SANTA CLARA -- Before each season, 49ers coach Jim Harbaugh distributes booklets to his team so the players can jot down personal and team goals for the upcoming year.
Recently, he reviewed some of those goals from last season, in particular those from then-backup quarterback Colin Kaepernick. As it turns out, the 2012 season went just about how Kaepernick hoped it would.
"Just for fun, I went back and looked at his goals last year and he was darn near verbatim what he achieved," Harbaugh said.
Of course, this might not come as much of a surprise considering his documented success at predicting the future. As a fourth-grader, Kaepernick famously scribbled: "I hope I go to a good college in football. Then go to the pros and play on the Niners or Packers."
Neither Harbaugh, nor Kaepernick would share exactly what was on the list he wrote down nearly a decade and a half later, but Kaepernick admitted he accomplished, "everything except part of No. 3."
The part of No. 3 he didn't accomplish? Win the Super Bowl.
"He lives in one of those worlds where he's motivated for success and for achievement," Harbaugh said. "Not satisfied not matter how good it is. There's people that come along like that."
Minimal imagination would be needed to assume at No. 1 or No. 2 in Kaepernick's booklet was to become the team's starting quarterback. Translation: take Alex Smith's job.
In ways not related to his play, Smith actually helped Kaepernick reach that goal.
"He did a lot for me," Kaepernick said. "Alex was someone that really helped me pick up the playbook, understand what we were trying to get done and how we wanted to do it. So, I wouldn't be as far along as I am right now without him."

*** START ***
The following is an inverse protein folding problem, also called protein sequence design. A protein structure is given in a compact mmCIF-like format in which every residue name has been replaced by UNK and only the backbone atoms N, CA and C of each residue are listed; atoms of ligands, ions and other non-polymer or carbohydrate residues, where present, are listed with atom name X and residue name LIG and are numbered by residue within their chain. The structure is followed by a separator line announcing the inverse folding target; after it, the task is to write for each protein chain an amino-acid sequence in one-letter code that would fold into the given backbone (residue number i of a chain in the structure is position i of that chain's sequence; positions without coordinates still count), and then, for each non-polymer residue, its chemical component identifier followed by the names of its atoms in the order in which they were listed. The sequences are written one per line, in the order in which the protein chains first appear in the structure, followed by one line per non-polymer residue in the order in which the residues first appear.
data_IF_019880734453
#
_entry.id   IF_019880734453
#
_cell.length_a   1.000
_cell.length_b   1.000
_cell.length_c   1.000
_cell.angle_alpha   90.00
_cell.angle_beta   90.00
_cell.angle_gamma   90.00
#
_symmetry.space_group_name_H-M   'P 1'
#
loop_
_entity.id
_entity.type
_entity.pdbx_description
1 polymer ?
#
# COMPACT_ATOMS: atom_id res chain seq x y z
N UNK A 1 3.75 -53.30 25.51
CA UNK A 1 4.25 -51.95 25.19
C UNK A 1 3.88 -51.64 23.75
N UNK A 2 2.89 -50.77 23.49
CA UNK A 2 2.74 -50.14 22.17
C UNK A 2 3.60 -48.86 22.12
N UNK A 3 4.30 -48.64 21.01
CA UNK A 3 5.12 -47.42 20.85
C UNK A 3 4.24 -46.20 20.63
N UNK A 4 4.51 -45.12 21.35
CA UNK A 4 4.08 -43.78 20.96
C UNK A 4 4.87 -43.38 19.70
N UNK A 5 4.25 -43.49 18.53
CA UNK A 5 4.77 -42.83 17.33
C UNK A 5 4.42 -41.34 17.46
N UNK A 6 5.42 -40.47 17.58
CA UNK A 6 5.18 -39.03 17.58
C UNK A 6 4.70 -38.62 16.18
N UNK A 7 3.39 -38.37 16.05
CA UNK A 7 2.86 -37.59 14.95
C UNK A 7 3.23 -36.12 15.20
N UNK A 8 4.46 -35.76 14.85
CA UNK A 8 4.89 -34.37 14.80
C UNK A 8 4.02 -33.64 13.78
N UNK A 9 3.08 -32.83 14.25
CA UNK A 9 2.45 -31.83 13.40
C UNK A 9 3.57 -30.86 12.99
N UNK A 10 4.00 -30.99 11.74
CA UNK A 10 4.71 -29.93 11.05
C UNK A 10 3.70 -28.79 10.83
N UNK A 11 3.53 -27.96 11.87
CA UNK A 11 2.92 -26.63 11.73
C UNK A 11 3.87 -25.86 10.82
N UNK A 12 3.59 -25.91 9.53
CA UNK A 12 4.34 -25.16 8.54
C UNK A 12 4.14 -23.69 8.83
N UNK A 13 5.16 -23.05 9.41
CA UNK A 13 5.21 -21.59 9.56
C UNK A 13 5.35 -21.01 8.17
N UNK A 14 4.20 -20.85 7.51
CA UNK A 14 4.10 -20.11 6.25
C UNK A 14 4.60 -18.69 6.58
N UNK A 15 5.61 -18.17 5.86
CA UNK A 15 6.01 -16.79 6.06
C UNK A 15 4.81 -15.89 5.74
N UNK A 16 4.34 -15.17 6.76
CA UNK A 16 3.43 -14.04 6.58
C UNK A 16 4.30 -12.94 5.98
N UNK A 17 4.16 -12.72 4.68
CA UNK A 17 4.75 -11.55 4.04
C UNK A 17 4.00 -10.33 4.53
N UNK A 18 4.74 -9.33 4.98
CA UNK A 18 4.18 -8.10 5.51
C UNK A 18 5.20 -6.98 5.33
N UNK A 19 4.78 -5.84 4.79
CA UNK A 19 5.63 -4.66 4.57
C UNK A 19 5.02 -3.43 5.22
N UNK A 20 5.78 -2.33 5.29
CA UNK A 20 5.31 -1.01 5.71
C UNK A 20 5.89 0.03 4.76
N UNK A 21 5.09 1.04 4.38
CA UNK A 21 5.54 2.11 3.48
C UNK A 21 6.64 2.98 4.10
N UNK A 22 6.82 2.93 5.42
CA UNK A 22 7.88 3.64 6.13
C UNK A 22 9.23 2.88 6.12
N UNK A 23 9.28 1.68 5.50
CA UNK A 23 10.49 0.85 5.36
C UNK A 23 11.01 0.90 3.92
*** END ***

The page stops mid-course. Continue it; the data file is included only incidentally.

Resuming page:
And without Kaepernick, Smith wouldn't be where he is either: atop the depth chart in Kansas City.
The two have spoken "a couple times" during the offseason -- about what, Kaepernick wouldn't divulge -- and will be on the same field again Friday when the 49ers travel to Kansas City for their second game of the preseason.
"He's a class act, I have nothing bad to say about him," Kaepernick said. "He's always helped me, he's always put the team first, great all-around guy."
With Smith to credit for much of his development, Kaepernick has taken it upon himself to be that same type of player with rookie quarterback B.J. Daniels. Similar to what Kaepernick went through coming out of the Nevada 'Pistol,' Daniels faces a unique set of challenges adjusting to the pro game after playing in a predominately in a spread offense at South Florida.
"I try to help him any way I can," Kaepernick said. "Any chance I have to try and show him something or tell him how to look at defenses a little different, I do. I told him 'if you have any questions, just ask and don't be afraid.'"
Similar advice he got from Smith.